If you feel the same please write to him, or try to go see him on Wednesday 17 June in Westminster at the Climate Change event.

Another thing it would be great to see would be Suffolk County Council, which has a well meaning initiative to be “the Greenest County”, getting its pension fund to sell its huge £15m stake in BP – one of its single largest investments. At least four fifths of the world’s declared oil reserves need to stay in the ground if we are to avoid 2 degrees of global warming. BP’s business plan is extract and burn as much oil as possible. So why is Suffolk’s pension committee risking its members’ retirements by investing in a company intent on releasing more carbon than is compatible with the survival of human civilisation?

Next on my to do list – start a divestment campaign aimed at Suffolk County Council’s pension fund.

Nature, South Cosford

Semer bore hole fails

Semer water worksnedging water tower

Tucked away off the Bildeston-Hadleigh Road, at Semer on the side towards the Brett River, down a little private drive is the mini pumping station and water treatment works that conceals a bore hole that since 1992 has been providing all the water for the villages from Hitcham, Bildeston, down to Kersey in the south west and Hintlesham in the East. It’s pumped up to Nedging water tower (pictured) and a mini reservoir that sits alongside the water tower and from there supplies 3,500 homes. But it’s now failed.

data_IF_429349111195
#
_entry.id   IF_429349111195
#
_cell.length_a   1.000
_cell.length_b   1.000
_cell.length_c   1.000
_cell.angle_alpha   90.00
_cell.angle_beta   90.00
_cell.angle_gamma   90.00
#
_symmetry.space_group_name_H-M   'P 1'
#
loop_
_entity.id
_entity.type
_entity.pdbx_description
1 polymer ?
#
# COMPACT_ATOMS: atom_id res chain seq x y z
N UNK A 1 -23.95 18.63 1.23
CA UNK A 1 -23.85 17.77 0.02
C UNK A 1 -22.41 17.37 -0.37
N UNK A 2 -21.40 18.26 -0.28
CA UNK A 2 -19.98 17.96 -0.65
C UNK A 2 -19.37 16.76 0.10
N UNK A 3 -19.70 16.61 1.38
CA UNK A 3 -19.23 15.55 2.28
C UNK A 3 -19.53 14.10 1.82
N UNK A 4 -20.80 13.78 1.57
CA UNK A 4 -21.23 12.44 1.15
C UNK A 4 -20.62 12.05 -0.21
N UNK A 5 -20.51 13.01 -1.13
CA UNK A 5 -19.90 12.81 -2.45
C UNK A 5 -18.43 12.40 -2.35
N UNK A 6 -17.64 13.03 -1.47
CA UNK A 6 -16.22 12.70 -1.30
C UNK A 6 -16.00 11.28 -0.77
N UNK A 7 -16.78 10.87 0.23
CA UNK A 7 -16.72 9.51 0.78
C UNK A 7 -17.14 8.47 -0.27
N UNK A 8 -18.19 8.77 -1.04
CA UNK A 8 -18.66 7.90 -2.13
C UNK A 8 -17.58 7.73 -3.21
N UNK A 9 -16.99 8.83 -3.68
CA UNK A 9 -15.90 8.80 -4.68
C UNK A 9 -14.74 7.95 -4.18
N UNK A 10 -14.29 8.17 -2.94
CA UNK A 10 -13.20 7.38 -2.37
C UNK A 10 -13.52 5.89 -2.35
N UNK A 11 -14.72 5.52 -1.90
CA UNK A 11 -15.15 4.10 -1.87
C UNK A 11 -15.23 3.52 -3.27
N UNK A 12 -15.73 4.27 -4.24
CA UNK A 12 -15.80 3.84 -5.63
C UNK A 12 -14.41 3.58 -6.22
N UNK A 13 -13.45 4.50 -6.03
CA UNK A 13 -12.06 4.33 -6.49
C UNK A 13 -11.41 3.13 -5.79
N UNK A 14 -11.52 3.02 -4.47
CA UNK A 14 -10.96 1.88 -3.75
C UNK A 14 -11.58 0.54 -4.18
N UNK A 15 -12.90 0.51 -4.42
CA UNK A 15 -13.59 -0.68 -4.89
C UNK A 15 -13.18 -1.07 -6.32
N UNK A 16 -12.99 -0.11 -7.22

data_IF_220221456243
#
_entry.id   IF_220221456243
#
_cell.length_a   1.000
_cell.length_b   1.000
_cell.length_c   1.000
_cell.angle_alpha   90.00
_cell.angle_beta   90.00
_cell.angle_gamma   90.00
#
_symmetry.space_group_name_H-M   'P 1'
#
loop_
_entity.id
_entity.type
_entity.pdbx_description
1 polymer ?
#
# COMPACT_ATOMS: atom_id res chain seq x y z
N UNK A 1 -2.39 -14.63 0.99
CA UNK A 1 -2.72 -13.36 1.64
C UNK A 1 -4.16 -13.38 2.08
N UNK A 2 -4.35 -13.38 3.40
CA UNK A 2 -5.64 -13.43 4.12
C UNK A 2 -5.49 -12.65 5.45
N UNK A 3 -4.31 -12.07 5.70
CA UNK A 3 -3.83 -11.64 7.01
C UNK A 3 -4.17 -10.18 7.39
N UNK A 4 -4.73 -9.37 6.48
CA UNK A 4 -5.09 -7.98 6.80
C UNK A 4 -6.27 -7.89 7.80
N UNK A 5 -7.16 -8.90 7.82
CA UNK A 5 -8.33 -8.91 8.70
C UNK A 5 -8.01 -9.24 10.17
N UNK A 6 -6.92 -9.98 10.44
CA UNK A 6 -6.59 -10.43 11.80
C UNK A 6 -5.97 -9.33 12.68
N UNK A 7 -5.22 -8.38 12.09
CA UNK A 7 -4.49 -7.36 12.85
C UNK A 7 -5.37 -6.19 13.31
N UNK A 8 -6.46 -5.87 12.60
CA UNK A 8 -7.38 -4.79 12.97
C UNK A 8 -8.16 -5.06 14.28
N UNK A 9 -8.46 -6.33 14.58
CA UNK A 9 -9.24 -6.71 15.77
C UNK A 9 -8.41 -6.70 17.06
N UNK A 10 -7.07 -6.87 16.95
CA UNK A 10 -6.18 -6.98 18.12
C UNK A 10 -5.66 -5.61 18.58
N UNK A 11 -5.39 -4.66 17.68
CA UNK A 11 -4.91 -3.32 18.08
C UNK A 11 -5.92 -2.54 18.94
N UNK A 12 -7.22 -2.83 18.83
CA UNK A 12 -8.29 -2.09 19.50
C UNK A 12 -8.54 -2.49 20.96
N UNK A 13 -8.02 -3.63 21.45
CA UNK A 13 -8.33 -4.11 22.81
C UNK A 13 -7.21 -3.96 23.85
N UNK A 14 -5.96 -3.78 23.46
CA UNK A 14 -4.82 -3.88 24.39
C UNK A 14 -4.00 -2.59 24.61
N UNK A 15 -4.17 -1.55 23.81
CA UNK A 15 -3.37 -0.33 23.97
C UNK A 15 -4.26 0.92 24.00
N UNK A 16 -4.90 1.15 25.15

Anglian Water have put in a pipeline to the nearest working borehole at Watson’s Corner as an emergency measure but apparently this will not be enough once spring and drier weather arrives. Anglian Water are therefore going to drill a new bore hole close to the existing building at Semer site. This will need planning permission. Babergh planning officers met Anglian Water on site and say the works described appear “acceptable”. Anglian Water predict they will to start the works in March and will have to apply retrospectively.  AW have decided to consult directly with the affected parishes. I’ve spoken to the planning officer and he tells me that he believes the bore hole failure is technical rather than the aquifer running dry.

Just a few metres south of the water works – further towards Hadleigh on that side of the road – there is a lovely fenny, flooded area amongst trees and when I cycle past I often see a heron perched in the water there, presumably waiting patiently for a fish to move. I have not yet been able to get a photo of it.

Local politics, Nature, Out and about, Politics

Sudbury – bypass or traffic calming? Please do my survey

South SuffWater Meadows Sudbury Suffolk Englandolk’s Conservative parliamentary candidate has decided to make building a bypass across Sudbury’s water meadows the key plank in his campaign. But I want to find out what people really think. So please fill out my quick, 10 queston survey below. Thanks. – Robert